What might you have in common with a Samurai, an 18th-century European aristrocrat, or even Queen Elizabeth I? The answer: exposure to lead via makeup, and more specifically, through lipstick.
Lead in lipstick was a significant cause for the decline of the Samurai class; wives wore the deadly balm and inadvertently poisoned their young via breast milk.Credit: By Raimond, Baron Stillfried [Public domain], via Wikimedia Commons
No doubt, Queen Elizabeth I's famous "Mask of Youth", white lead-based powder, finished with red cupid-like painted lips, had an influential affect on the fashion of the time.Credit: Attributed to George Gower [Public domain], via Wikimedia Commons
Many Europeans died of lead poisoning from exposure through their makeup.
In the last three years, FDA regulations on lead levels in lipstick have been reviewed and found to be safe by their standards. But, are those who use these products safe?
The FDA's official bar is set at 20 parts per million, and more specifically, that's as it relates to the additives found in the coloring that goes in to the makeup. That is the exposure allowance any company can safely use in additives to their lipsticks.
The FDA's official statement is that lipsticks "worn properly" are not cause for a concern in "elevated consumption".
However, lead can stay in our system for varying amounts of time, and can build over time. Over-exposure to lead can cause health problems, as well as severe disabilites in infants.
Why would we allow this toxin to enter our system? Are we really so vain, that our beauty habits can harm us so badly?
As of 2010, the cosmetic industry in America was worth $50 billion. (Lipsticks, on average, cost between $8 to $12.) Most of these do have a percentage of lead. That is, the more familiar brands we tend to see on store shelves mostly contain lead. Keep in mind, the FDA consumption rate is 20 ppm, whereas the legal limit in water consumption is (and this is at the high end), 15 ppm. This is lower than what the FDA approves. What's more, is that 15 ppm can only be found in 10 percent of water tested at a time.Credit: http://mrg.bz/xIEsrO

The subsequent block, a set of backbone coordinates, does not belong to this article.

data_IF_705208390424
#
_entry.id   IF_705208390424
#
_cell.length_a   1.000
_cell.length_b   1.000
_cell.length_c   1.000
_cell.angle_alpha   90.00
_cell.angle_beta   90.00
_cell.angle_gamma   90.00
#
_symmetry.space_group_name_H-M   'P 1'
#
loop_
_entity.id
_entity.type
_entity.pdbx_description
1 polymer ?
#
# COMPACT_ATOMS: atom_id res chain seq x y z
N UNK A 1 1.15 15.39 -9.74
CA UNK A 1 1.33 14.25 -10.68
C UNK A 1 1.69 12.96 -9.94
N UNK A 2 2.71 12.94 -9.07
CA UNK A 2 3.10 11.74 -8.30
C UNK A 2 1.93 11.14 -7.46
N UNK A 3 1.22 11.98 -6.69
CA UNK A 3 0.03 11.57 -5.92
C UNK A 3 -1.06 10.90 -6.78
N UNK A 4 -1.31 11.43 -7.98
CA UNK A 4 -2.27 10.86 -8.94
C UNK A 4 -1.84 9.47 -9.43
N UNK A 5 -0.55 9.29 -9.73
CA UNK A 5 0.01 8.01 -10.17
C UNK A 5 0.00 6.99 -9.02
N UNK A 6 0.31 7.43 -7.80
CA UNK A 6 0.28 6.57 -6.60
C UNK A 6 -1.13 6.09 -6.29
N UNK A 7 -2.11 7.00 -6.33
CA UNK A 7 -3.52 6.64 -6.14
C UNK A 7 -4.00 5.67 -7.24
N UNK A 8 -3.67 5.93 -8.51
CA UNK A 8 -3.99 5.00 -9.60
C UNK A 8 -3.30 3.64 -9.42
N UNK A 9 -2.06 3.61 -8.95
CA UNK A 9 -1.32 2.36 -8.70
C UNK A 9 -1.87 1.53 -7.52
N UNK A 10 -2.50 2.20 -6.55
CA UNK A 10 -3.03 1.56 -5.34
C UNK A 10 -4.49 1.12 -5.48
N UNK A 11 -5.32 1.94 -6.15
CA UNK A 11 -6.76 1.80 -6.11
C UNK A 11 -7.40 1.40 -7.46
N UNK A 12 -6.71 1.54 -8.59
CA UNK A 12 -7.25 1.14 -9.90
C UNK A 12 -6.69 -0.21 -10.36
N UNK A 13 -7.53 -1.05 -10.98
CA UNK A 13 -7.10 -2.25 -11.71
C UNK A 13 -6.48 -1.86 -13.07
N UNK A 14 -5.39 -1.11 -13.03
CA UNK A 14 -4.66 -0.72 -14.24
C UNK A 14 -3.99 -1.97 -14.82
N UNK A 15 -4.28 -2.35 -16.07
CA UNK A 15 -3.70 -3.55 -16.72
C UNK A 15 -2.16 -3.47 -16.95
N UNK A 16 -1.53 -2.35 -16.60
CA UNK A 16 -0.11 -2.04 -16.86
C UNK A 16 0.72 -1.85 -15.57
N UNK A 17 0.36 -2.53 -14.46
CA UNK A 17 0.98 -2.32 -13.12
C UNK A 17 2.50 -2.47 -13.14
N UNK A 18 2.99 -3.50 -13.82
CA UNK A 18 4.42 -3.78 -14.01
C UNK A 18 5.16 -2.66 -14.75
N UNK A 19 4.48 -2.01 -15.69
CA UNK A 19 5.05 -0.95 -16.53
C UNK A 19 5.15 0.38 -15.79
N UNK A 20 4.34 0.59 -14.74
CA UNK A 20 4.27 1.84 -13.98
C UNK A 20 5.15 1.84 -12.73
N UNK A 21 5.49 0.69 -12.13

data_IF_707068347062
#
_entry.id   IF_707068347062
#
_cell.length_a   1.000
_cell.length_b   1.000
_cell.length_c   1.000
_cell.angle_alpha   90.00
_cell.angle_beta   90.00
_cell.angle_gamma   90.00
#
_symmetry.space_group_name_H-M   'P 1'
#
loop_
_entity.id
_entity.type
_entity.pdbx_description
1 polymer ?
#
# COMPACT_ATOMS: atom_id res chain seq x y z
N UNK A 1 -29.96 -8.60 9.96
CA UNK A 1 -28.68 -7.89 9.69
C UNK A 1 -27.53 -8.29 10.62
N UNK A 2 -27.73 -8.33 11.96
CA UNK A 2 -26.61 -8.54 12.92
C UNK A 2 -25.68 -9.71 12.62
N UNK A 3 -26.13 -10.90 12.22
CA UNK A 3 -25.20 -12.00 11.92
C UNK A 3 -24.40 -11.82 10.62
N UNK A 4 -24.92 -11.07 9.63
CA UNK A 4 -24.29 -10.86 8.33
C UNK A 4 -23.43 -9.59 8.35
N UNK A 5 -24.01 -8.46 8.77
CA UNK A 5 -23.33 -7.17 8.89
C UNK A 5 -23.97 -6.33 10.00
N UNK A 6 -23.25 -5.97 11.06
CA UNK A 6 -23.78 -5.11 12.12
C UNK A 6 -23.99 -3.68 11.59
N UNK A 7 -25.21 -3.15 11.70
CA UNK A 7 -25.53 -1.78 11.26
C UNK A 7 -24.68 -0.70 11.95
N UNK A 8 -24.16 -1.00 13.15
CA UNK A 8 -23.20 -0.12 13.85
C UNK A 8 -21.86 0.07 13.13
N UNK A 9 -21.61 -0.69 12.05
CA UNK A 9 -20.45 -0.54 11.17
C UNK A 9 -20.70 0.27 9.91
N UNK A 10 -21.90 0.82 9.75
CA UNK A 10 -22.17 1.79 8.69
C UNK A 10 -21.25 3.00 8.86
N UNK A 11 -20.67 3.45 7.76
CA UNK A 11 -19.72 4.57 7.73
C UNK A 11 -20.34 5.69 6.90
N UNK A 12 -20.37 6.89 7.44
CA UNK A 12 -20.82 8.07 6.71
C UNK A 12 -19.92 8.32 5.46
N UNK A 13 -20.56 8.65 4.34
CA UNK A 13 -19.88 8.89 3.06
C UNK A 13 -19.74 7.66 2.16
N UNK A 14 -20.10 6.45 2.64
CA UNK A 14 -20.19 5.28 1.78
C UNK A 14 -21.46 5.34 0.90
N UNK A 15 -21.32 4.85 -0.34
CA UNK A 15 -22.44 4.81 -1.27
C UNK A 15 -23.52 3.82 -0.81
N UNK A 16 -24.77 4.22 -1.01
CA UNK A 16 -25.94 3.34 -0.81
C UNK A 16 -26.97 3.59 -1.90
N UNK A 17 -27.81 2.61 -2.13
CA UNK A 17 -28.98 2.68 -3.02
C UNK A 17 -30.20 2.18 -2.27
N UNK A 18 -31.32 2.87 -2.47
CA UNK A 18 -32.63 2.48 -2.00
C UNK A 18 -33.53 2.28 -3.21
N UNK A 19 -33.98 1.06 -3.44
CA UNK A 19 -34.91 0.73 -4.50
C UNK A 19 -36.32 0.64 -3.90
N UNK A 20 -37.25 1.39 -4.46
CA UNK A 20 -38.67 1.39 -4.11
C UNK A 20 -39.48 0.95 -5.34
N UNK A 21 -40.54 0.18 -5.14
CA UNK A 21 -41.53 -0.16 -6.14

But is this cause for health concern?
Lead can stay in our body from 40 days to ten years. On initial exposure, its half-life (or the time the body breaks-down the substance), starts at 25 days. That means only half has been broken down. Depending on the amount of lead exposure, it can take about 10 years, that is, if one is not ever exposed to lead again.
A body's total amount of lead, also known as the "body burden", can be exceeded when chronic exposure occurs. In other words, wearing your favorite lipstick, over a period of years, is harmful to your health. After initial outer exposure, your body can continue to be exposed to lead internally, through the absorption process. Lead is absorbed mostly through bone and then soft tissue.
- It can inhibit the blood's ability to produce red blood cells
- Harm kidneys and other organs, such as your brain
- Cause high-blood pressure
- Expectant mothers risk exposing their infants to lead through lead-based lipstick
If you wear lipstick every day, you are exposed to, at the high end in some brands, 3 percent of the allowable rate. You are then consuming .6 ppm of lead daily, which may not sound so concerning at first. But to better understand the rate of exposure over time, one can think of it like compounded interest-your body's ability to break down chronic exposure takes longer, and longer.
The brands that are found in most of our makeup bags have done a very good job in assuring us that their products are safe. Playing on a youth-obsessed public's fear of aging is a handy, and powerful weapon. While many major brands are actively working to decrease lead in lipstick, a consumer has to be thorough in determing just which product does or doesn't contain lead.
But there are companies that tend to be safer than others, when determing where to purchase lead-free lipstick. To name a few:
-Mineral hygienics is a company dedicated to the most natural ingredients
-Lush is a well-known plant-only based makeup company that is lead-free
Below is the FDA's list of findings of the top ten lipsticks with the highest amount of leadCredit: http://www.fda.gov/cosmetics/productandingredientsafety/productinformation/ucm137224.htm
With other products on the market that ensure your safety, it might be time to find a new favorite color, and brand.
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